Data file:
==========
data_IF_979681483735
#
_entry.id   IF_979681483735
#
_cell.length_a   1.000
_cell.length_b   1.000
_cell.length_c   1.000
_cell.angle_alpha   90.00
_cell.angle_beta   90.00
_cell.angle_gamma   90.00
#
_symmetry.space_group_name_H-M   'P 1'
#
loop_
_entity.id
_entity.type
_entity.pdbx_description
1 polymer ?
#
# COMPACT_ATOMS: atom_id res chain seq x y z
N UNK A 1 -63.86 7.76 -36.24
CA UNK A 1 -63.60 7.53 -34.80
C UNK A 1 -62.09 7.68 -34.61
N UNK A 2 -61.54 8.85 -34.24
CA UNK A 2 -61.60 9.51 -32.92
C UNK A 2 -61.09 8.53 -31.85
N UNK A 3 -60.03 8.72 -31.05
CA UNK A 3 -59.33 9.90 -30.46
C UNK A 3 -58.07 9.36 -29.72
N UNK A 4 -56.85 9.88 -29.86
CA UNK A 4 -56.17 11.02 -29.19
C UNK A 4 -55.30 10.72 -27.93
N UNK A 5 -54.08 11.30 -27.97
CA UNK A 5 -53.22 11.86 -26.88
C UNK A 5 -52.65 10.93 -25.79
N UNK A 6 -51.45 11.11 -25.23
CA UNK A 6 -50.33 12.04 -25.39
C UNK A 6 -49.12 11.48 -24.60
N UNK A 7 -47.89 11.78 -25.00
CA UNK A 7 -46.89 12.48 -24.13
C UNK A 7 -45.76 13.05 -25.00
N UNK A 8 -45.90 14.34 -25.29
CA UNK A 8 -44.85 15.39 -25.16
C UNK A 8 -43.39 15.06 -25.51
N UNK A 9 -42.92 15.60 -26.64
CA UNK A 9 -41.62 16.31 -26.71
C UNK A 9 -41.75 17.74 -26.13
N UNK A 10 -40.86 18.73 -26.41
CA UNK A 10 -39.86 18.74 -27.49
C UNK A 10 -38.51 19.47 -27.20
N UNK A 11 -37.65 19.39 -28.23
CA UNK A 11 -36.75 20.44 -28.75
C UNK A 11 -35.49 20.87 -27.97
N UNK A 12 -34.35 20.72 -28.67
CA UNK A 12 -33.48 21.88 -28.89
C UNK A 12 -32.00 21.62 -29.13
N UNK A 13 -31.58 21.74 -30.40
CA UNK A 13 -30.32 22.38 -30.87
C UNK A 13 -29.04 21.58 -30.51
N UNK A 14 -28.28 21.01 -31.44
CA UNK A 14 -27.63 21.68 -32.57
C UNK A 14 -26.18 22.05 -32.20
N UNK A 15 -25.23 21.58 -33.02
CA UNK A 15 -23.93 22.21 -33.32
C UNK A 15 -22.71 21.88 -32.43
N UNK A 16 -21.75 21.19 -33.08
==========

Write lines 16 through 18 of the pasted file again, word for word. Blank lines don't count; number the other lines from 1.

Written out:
_entity.type
_entity.pdbx_description
1 polymer ?